(YAHUSHUA HA MASHIACH) THE CHIEF CORNERSTONE Ministry Congregation, Glasgow (Scotland, U.K.)

The BRIT MILAH BRACHOT/Circumcision Blessings

BRIT MILAH FULFILS THE COMMANDMENT OF YAH (a.k.a ELOHIM) ALMIGHTY!

 

SHALOM!

The BRIT MILAH (a.k.a BRIS) is also a NAMING CEREMONY or RE-NAMING CEREMONY depending on whether you are a baby or an adult!

 

If you are planning to have the Abrahamic Covenant Ritual Circumcision done to you as an adult, ask YAH (a.k.a ELOHIM) Almighty to give you the Hebrew name (language of creation plus YAH’S prefered language) that HE as your CREATOR/MAKER would like you to bear both spiritually and physically!

As an adult, you don’t have to change your name officially. The name can be between you and YAH Almighty as well the people you fellowship with!

 

You are to do the same for your baby from the day they are born until the 8th day of birth – pray about which name should be given to your child.

 

BRIT MILAH marks NEW BEGINNINGS in one’s life (as it is an 8th day Covenant!

 

Prayer:

May you begin to see good and blessed NEW BEGINNINGS in your life as your faithfully fulfil YAH’S Mitzvah/Commandment, in YAHUSHUA’S Name, AMEN!

 

 

BRIT MILAH (a.k.a BRIS)/Covenant Ritual Circumcision (

Important ABRAHAMIC COVENANT Teaching…)

 

 

The following would be very useful for any adult male is planning to have a Brit Milah done to them in due course. Additionally, the same can be used for any one who is planning a Brit Milah a.k.a Bris for their son.

 

The Blessings

The father says the following bracha/blessing:

Ba-ruch A-tah A-DO-NOI (YAHUVEH) E-LOI-HEI-NU
Me-lech ha-o-lam she-he-chee-ya-nu v’ki-yi-ma-nu
vi-hi-gi-ya-nu liz-man ha-zeh.

Translation:

Blessed are You, LORD (YAHUVEH) our GOD (ELOHIM), King of the
Universe, who has granted us life, sustained us and
enabled us to reach this occasion.

 

The mohel recites The BLESSING/BRACHA:

“Blessed are You, LORD (YAHUVEH) our GOD (ELOHIM), King of the universe, Who has sanctified us with HIS commandments and commanded us concerning circumcision.”

Then he begins the circumcision.

The father recites the blessing:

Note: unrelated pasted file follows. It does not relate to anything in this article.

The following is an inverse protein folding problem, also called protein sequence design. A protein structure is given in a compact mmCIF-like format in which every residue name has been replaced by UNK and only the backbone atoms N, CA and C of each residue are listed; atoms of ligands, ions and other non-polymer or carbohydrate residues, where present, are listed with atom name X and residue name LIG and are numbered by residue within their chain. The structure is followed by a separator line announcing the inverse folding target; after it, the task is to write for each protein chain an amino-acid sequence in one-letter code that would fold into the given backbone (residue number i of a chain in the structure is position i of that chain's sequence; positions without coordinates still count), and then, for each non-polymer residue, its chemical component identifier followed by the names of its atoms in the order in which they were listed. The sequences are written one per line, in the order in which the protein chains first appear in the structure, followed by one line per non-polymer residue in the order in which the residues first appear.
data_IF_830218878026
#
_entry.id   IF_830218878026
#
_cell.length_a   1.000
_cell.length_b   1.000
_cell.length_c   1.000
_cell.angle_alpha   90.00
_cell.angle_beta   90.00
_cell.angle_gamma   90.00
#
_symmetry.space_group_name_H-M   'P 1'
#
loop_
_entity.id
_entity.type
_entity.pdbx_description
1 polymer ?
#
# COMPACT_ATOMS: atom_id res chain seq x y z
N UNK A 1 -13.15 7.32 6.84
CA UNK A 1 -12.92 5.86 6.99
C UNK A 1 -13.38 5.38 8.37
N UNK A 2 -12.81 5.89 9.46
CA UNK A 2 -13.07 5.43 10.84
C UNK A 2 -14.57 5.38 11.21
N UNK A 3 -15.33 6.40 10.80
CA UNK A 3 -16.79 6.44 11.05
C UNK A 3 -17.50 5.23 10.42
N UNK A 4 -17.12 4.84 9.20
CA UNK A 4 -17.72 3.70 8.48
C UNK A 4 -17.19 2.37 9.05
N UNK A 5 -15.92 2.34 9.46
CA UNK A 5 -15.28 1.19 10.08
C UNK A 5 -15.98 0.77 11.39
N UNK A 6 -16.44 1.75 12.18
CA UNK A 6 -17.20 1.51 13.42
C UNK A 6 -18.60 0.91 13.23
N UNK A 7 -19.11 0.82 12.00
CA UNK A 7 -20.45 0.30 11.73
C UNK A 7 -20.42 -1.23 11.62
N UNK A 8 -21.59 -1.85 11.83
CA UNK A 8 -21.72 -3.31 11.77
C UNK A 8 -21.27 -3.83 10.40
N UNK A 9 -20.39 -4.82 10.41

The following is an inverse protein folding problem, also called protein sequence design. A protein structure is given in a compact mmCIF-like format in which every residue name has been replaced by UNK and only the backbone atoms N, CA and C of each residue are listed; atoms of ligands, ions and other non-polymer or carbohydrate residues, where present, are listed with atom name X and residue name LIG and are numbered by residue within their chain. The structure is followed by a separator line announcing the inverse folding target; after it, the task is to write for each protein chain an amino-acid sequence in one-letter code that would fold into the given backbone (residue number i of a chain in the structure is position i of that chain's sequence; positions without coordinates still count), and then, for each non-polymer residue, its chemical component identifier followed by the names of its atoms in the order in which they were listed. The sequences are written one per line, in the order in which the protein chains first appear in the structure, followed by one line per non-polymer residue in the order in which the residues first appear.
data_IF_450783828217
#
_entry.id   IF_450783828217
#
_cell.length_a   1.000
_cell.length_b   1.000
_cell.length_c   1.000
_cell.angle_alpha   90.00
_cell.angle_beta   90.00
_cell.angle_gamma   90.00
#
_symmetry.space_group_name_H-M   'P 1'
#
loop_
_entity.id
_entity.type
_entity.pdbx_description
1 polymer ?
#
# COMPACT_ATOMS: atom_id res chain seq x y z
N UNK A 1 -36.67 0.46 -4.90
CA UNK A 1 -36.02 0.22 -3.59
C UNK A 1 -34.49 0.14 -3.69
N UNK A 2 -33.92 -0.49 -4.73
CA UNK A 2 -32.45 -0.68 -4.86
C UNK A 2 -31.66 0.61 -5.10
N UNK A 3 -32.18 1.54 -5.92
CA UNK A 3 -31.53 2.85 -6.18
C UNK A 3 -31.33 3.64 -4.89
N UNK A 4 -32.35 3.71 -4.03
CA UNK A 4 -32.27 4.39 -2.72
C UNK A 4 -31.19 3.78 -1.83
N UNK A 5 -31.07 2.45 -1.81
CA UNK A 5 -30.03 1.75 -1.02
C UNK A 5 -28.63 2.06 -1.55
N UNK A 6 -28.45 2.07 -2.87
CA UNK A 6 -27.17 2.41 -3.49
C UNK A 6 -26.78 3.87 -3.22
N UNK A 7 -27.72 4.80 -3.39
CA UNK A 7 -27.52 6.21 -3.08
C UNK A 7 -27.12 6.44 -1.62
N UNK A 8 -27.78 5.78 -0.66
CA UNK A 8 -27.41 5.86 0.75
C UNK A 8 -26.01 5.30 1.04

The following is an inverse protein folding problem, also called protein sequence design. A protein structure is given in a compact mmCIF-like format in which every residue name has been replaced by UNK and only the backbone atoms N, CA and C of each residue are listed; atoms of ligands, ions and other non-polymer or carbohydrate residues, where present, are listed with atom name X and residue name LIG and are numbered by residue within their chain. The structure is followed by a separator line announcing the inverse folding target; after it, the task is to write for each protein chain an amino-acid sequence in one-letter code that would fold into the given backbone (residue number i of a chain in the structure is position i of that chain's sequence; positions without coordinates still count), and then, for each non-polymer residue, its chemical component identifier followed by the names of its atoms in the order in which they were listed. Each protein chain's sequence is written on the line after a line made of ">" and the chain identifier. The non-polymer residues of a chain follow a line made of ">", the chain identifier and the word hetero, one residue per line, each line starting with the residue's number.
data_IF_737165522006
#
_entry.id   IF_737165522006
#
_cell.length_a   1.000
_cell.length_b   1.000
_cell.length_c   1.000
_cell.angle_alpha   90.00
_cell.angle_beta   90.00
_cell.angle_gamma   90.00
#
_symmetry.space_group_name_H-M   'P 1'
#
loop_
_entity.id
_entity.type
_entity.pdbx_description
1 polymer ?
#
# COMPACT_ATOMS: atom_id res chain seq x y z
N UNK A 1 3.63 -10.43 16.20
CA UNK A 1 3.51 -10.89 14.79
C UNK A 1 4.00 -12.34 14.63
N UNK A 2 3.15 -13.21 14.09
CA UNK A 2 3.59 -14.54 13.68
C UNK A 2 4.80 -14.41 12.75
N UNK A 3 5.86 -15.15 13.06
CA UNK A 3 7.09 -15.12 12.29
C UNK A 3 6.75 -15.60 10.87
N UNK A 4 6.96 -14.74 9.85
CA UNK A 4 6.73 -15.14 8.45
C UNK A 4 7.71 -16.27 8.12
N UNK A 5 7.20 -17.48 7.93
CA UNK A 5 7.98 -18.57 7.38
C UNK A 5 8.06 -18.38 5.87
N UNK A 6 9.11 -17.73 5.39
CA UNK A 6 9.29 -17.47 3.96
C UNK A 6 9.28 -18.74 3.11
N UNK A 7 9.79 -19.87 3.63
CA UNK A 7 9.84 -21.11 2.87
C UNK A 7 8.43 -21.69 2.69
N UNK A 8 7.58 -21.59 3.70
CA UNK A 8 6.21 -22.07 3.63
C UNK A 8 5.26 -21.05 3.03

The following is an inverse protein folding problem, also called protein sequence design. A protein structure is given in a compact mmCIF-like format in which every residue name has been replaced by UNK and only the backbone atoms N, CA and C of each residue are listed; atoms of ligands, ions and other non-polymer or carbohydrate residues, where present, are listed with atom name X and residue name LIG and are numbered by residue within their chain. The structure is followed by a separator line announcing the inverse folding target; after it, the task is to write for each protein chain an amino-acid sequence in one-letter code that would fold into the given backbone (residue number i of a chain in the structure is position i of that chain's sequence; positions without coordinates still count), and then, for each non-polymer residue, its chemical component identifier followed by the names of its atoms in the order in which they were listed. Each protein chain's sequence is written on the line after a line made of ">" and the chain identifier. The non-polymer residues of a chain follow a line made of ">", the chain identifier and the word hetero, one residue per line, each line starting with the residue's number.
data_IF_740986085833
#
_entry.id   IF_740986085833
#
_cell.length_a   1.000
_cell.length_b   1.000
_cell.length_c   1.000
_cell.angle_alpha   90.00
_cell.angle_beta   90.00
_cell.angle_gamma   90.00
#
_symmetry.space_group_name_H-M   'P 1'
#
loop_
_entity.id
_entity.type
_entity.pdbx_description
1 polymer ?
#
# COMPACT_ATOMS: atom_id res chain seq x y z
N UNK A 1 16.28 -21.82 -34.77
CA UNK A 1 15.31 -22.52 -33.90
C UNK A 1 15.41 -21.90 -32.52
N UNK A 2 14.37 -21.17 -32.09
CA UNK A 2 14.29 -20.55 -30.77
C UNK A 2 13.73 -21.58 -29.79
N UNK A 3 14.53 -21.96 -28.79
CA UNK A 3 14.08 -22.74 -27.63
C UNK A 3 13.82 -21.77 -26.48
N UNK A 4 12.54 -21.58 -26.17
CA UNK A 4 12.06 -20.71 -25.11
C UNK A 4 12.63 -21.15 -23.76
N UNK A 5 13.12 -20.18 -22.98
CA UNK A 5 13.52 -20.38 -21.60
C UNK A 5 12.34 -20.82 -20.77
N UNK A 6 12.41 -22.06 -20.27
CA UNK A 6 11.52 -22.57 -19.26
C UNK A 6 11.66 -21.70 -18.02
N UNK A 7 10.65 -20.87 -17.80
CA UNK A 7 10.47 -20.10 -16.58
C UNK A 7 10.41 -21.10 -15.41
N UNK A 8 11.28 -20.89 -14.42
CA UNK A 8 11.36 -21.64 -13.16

“Baruch atah A-DONAY (YAHUVEH), ELO-HEINU Melech Ha’Olamasher kideshanu bemitzvotav vetzivanu le-hach-ni-soh bivrito shel Avraham Avinu

“Blessed are You, LORD (YAHUVEH) our GOD (ELOHIM), King of the universe, Who has sanctified us with HIS commandments and commanded us to enter him into the Covenant of Abraham our father.”

 

Those present respond:

“Ke-shem she-nich-nas la-brit kein yi-ka-neis le-to-rah le-choo-pah oo-le-ma-a-sim to-vim.”

 

“Just as he has entered into the Covenant, so may he enter into Torah, into marriage, and into good deeds.”

 

The community prays that the father merit to fulfill his other obligations throughout the child’s upbringing:

  • to educate him,
  • marry him off,

and

  • raise him with acts of kindness.

 

In most Sephardic communities the father says his blessing before the circumcision, followed by the blessing of Shehechiyanu:

 

Ba-ruch A-tah A-DO-NOI (YAHUVEH) E-LOI-HEI-NU
Me-lech ha-o-lam she-he-chee-ya-nu v’ki-yi-ma-nu
vi-hi-gi-ya-nu liz-man ha-zeh.

Translation:

Blessed are You, LORD (YAHUVEH) our GOD (ELOHIM), King of the
Universe, who has granted us life, sustained us and
enabled us to reach this occasion.

 

 

The following video would be very  useful to watch as it is encouraging:

 

Circumcision Prophecy – Abrahamic Covenant (Amightywind Prophecy 135)

 

 

 

Brit Milah a.k.a The Abrahamic Covenant of Circumcision is usually performed on the same day as the Naming Ceremony for new born baby boys. It is therefore a very special ceremony in the Hebrew/Jewish culture. Some people around the world who are not Jewish also follow this tradition.

Genesis 17:9-27 Names of God Bible (NOG)

Elohim also said to Abraham, “You and your descendants in generations to come are to be faithful to my promise. 1This is how you are to be faithful to my promise: Every male among you is to be circumcised. 11 All of you must be circumcised. That will be the sign of the promise from me to you. 12 For generations to come every male child who is eight days old must be circumcised, whether he is born in your household or bought with money from a foreigner who’s not related to you. 13 Every male born in your household or bought with your money is to be circumcised without exception. So my promise will be a sign on your flesh, an everlasting promise. 14 Any uncircumcised male must be excluded from his people because he has rejected my promise.”

 

Compare versions:

Genesis 17 Tree of Life Version (TLV)

Covenant of Circumcision

17 When Abram was 99 years old, Adonai appeared to Abram, and He said to him, “I am El Shaddai. Continually walk before Me and you will be blameless. My heart’s desire is to make My covenant between Me and you, and then I will multiply you exceedingly much.”